Dashboard authors want to help their audience make sense of data as quickly as possible. With categorical data--like sports teams, countries and brand names--one way to do this is with custom icon sets that map easily and visually to the categories they represent. Tableau users can do this using custom shape files. But what if Tableau could take one quick look at your categorical data and search the Internet to find the best icons for you, importing them automatically? That's one of the very cool ideas our R&D team imagined, and the research behind it has just been accepted at the ACM SIGCHI conference, the top academic conference on human-computer interaction. Read on to learn more about this exciting research.
Take the example above, which shows animals' ratio of brain to body mass on a log-log scale--a good heuristic for intelligence. Because the cardinality of the data is high, it wouldn't make sense to put an animal's species on color. As a result, the scatter plot on the left requires the audience to read each label in order to draw conclusions about the data. The scatter plot on the right, however, uses icons, allowing the user to intuitively understand that modern elephants would totally beat the dinosaurs at chess.
Getting the algorithm right
Dr. Vidya Setlur, a research scientist at Tableau, has been exploring the intersection of data visualization, computer graphics and natural language processing in her work. She developed an algorithm that parses the underlying XML generated by Tableau to gather information about a data set's categories. The algorithm then uses WordNet, a database full of information about how English words are related, to enhance the set of words that can be used to describe the categorical data in the set. Lastly, it talks to Google's Image API to return appropriate images for each category, appending search terms that encourage Google to return easily identifiable icons rather than more detailed images or photos.
To see if this algorithm produced quality results, Dr. Setlur evaluated it against a representative sample of Tableau Public workbooks that use custom icon sets. Nearly 500 workbooks were used in the test. A Tableau Public author had already created an icon set for their data, and then Dr. Setlur's algorithm created its own icon set. After, she asked subjects on Mechanical Turk to decide which icon set was best for the categories; in 79% of cases, the MTurkers either preferred the auto-generated set or said the two sets were equally useful. The higher the cardinality of the data, the more likely users were to prefer the auto-generated icons.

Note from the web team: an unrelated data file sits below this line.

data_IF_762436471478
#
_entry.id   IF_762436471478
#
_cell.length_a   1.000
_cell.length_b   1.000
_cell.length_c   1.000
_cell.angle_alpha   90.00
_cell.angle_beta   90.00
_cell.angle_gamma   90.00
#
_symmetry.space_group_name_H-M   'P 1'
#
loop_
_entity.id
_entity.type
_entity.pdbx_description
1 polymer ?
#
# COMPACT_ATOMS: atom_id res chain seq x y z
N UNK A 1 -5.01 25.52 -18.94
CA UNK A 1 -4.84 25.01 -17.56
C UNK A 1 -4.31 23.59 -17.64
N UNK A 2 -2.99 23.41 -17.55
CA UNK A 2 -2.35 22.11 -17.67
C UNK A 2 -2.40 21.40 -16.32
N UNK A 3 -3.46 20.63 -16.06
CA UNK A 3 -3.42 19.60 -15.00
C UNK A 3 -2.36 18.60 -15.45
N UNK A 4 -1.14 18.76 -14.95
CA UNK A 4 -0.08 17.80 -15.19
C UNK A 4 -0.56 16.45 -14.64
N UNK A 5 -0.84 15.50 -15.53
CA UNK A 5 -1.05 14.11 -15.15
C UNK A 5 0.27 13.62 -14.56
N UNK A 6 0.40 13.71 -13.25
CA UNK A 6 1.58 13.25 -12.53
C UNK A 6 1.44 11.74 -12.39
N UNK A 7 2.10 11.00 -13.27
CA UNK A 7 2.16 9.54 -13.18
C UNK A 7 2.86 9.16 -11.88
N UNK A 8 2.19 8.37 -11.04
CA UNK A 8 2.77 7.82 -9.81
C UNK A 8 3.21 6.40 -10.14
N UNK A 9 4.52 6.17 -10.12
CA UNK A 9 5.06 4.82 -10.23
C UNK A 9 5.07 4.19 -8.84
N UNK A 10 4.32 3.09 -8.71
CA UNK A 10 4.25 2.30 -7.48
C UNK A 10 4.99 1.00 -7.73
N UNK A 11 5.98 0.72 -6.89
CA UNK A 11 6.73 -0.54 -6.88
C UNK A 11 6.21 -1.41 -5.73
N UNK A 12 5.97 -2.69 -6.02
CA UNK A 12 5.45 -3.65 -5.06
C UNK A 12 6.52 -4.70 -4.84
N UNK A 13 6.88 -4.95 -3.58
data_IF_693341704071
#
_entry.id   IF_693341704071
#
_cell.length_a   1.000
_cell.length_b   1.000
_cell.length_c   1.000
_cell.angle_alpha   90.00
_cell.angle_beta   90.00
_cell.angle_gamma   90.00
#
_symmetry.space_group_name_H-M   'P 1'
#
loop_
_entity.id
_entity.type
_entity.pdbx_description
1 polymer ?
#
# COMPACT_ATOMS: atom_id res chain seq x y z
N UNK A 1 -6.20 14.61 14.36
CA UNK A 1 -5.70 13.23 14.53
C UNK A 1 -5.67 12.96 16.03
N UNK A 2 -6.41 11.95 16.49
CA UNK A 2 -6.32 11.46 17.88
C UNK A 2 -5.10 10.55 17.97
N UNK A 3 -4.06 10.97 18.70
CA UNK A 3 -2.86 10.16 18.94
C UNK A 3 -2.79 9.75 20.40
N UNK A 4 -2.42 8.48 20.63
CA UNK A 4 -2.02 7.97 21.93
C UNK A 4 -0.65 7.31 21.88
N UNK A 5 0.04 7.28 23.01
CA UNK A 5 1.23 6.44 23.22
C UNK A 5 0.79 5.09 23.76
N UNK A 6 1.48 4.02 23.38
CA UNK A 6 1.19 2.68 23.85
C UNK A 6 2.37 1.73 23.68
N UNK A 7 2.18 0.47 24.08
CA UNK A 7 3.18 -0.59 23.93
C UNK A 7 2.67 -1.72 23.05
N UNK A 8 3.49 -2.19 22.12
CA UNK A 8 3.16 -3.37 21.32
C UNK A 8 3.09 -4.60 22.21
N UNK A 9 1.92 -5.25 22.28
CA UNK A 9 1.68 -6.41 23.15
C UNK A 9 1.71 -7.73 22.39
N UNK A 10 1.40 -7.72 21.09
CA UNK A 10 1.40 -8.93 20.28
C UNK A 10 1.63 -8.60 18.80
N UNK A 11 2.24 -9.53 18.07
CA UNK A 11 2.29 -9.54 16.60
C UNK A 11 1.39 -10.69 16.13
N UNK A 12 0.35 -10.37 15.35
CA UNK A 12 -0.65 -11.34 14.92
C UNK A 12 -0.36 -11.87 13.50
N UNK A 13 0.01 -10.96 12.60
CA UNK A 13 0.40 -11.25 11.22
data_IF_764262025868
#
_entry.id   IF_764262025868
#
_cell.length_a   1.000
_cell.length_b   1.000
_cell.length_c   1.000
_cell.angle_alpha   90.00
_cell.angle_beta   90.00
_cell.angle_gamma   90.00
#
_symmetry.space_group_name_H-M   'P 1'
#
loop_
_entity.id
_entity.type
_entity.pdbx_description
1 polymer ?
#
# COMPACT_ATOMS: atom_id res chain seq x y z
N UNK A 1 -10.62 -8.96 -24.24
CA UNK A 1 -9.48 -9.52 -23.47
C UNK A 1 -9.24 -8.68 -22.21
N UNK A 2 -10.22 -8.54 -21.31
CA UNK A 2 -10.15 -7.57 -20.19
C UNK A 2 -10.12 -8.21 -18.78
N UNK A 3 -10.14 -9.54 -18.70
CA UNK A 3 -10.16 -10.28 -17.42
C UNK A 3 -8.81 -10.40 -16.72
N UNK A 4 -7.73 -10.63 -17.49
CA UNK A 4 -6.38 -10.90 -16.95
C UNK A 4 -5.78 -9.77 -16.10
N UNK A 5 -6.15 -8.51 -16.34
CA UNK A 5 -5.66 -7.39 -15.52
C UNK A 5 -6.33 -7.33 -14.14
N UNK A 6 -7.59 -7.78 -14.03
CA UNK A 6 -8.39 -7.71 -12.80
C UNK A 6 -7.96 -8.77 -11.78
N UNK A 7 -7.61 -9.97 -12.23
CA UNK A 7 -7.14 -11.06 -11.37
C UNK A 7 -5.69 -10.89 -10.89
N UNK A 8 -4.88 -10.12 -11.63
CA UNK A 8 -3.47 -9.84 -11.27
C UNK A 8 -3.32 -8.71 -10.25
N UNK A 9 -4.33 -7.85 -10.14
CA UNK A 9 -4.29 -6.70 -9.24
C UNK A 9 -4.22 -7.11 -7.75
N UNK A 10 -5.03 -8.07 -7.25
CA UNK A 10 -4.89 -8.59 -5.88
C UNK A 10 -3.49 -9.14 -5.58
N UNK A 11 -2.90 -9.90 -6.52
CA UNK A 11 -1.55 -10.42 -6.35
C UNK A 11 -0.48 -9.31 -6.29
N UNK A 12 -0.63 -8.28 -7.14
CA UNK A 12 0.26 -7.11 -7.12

"These findings build toward the larger research goal of automating tasks so users can stay in the flow of visual analysis, and they're not distracted by 'Oh, I need to get X or Y,'" says Dr. Setlur.
A diverse and integrated R&D team
Dr. Setlur's research background is in computer graphics, HCI and natural language processing, which offers her a unique perspective in an R&D team focused on data visualization.
"I'm able to develop approaches that other people might not consider," she says, "because I come from a non-mainstream research upbringing with regards to data viz."
She says that being part of the research team at Tableau is unique to begin with.
"Unlike other research labs, we're a part of the larger development team. This has two advantages. First, as a researcher, you're closely in sync with the product roadmap and the feature teams. Second, you're able to collaborate with other engineers on topics of mutual interest."
Dr. Setlur says these factors foster a culture where research feels meaningful and impactful to the overall mission of the company.
Although she's focused on helping Tableau's customer see and understand data, Dr. Setlur was pleasantly surprised to have her research accepted to such a prestigious conference.
"It's promising that an idea we find useful within the company is also positively received in academic circles," she says.
This feature is not yet slated to appear in a Tableau release, but it's an exciting glimpse at the body of research produced by our R&D team as we focus on a mission to help people see and understand data.